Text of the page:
Skip to main content

Adiós Buenos Aires

This tango has a carefree stride, bittersweet but not regretful, glad for the memories as the traveler-narrator sets forth. On the night of René and John's recitation, the Pablo Cafici-Rodolfo Zanetti Duo was joined for an impromptu six-handed encore by Pablo Estigarribia.

Adiós Buenos Aires (1938)
Letras de Leopoldo Torre Rios
Musica de Rodolfo Sciammarella

Goodbye, Buenos Aires (1938)
Lyrics by Leopoldo Torre Rios, trans. J. Osburn
Music by Rodolfo Sciammarella

Debo alejarme de mi tierra tan querida,
debo alejarme, sangrando el corazón,

como el poeta he de decir en mi partida
adiós Buenos Aires, amigos adiós.

From this much belovéd land I must make my way
I must take my leave, although my heart is bleeding.
Before I go, as a poet might, I would have to say:
adiós Buenos Aires, all my dear friends, goodbye.

Noches porteñas que supieron de mi dicha,
mudos testigos hoy de mi dolor,
cada rincón me trae algún recuerdo

todo, todo me habla de su amor.

City nights that understood the joy I took in life
stand today in mute witness to my pain,
the corner of every street brings me a memory:
all of it, all, to me speaks of her love again.

No sé que rumbos tomarán mis pasos,
lejos de esta tierra me lleva el destino,
yo tengo en el alma penas y fracasos
que olvidar quisiera por algún camino.

I do not know of what paths my feet will take
as fate carries me far from this land with so heavy a load,
in my soul I carry pain and loss and heartache
that I so long to forget down one or another road.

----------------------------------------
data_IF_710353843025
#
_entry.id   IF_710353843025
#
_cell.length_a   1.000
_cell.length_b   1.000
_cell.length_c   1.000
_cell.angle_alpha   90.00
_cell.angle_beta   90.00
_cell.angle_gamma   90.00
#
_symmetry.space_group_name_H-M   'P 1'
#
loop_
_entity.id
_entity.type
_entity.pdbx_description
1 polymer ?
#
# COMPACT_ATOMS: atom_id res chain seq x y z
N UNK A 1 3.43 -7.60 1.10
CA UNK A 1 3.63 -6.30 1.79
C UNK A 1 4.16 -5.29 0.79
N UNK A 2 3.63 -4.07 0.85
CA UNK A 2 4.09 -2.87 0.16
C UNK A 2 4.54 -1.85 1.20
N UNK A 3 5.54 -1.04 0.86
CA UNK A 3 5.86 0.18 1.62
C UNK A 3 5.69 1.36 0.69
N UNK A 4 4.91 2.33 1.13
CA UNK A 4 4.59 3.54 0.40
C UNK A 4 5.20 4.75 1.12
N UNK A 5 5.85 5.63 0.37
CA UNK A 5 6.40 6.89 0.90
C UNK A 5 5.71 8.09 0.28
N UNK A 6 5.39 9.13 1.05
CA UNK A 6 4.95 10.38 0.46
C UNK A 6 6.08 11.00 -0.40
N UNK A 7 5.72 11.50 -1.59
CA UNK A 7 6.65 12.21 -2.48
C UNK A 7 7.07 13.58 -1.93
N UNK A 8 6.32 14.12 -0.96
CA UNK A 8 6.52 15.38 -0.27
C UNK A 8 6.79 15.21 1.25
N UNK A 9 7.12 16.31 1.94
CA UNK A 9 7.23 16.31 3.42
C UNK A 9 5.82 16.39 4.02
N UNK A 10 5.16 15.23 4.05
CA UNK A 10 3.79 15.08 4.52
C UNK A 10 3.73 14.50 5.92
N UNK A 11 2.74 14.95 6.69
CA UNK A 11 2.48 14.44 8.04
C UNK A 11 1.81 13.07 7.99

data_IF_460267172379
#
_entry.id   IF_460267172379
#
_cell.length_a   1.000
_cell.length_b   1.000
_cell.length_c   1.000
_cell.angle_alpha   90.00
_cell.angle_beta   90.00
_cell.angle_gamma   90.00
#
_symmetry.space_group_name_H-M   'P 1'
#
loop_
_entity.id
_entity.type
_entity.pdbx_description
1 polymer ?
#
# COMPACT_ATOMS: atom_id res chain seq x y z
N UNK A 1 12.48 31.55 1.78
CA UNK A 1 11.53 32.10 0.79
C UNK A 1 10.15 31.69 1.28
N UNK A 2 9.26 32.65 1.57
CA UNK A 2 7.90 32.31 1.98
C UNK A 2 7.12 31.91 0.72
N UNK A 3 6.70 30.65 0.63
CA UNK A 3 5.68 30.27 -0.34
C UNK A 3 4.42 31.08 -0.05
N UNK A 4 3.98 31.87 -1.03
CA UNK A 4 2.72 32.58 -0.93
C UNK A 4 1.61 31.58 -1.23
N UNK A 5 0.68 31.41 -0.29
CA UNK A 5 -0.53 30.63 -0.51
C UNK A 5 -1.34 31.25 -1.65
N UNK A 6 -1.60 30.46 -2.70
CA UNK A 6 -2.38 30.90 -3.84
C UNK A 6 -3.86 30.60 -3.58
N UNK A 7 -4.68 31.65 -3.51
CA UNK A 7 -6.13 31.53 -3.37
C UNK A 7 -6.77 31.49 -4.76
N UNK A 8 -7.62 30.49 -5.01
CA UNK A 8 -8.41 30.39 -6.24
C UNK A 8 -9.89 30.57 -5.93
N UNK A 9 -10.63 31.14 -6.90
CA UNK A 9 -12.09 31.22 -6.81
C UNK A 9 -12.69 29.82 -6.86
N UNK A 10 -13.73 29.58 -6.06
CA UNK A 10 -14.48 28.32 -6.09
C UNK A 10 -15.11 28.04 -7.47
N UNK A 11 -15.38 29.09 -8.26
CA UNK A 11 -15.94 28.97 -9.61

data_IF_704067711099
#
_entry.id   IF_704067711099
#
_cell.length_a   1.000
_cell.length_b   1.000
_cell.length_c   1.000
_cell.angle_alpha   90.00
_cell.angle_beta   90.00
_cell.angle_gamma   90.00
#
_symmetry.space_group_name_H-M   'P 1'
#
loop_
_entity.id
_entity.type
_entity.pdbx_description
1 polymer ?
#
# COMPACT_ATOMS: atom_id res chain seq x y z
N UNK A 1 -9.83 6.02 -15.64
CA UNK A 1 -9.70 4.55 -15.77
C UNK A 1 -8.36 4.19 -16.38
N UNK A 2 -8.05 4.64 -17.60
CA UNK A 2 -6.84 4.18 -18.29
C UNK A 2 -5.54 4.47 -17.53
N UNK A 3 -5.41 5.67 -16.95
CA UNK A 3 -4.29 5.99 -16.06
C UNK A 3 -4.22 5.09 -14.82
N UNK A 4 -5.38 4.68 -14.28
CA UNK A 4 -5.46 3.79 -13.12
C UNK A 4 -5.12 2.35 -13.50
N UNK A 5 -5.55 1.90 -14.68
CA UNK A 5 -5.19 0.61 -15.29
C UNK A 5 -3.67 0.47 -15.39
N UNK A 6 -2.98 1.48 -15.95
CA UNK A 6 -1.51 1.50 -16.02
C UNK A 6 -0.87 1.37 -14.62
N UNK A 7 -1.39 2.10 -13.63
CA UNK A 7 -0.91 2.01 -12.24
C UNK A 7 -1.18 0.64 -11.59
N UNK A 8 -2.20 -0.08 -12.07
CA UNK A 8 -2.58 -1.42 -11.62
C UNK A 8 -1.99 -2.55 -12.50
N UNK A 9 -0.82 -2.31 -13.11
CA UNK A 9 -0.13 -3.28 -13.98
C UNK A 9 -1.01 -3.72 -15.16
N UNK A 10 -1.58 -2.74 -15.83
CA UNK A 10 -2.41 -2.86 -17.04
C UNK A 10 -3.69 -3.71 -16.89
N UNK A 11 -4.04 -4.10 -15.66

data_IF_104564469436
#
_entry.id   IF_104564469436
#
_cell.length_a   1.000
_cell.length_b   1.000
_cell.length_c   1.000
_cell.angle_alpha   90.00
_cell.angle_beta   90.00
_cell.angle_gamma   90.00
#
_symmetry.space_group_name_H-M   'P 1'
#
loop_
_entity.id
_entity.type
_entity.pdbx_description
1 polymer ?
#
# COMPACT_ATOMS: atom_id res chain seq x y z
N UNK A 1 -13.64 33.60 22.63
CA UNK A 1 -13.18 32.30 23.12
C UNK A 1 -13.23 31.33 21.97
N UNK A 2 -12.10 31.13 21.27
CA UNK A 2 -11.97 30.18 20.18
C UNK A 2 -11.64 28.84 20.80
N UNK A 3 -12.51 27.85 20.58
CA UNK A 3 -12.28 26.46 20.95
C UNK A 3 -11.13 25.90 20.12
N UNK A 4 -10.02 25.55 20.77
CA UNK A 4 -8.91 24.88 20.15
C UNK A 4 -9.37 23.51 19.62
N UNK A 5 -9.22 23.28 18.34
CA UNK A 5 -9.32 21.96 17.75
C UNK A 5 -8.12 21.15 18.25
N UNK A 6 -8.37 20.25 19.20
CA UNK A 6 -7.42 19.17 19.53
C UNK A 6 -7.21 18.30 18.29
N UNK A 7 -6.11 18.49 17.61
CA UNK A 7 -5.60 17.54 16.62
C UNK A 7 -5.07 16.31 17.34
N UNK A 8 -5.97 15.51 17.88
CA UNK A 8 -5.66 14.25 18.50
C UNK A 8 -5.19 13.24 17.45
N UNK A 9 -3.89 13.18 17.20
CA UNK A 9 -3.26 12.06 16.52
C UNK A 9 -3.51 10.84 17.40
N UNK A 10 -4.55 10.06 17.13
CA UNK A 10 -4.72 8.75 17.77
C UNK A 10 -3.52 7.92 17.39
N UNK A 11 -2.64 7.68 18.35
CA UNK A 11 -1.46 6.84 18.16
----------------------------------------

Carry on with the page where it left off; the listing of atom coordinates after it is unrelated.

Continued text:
Y si entre las brumas espesas de Londres
o en la algarabía infernal de New York,

arranque esa pena que siempre se esconde
adiós Buenos Aires, amigos adiós.

And then if amidst the soupy mists of London
or in the infernal din and commotion of New York
this sorrow that lays constantly hidden bursts forth again:
adiós Buenos Aires, all my dear friends, goodbye.

Listen to the classic Orquesta Típica Victor-Ángel Vargas recording here:

Notes
The key to this lyric is that in leaving Buenos Aires the traveler will speak “like a poet.” Attention is called to a rhyme scheme of great clarity and simplicity: this is an affectingly unpretentious tango. That said, its meaning is artfully ambiguous. Is about the love of a city or a lover? Is the speaker leaving to escape heartache, or does it arise as a result of the leave-taking? Either way, the bittersweetness of travel, relocation, and “moving on” are evoked. Songs like Ian Tyson’s “Four Strong Winds” or Tolkien’s “The Road Goes Ever On” come to mind. “Goodbye” is a universal theme, so that a word for it in one language is likely to be known in others. Adiós is one of those, like ciao or au revoir or aloha, that doesn't need translating, so keeping it alludes to the original and is thematically enriching. The phrase "all my dear friends, goodbye" is owed to Derrick del Pilar's translation at Poesía de gotán.
—John Osburn













Comments

Popular posts from this blog

Se dice de mí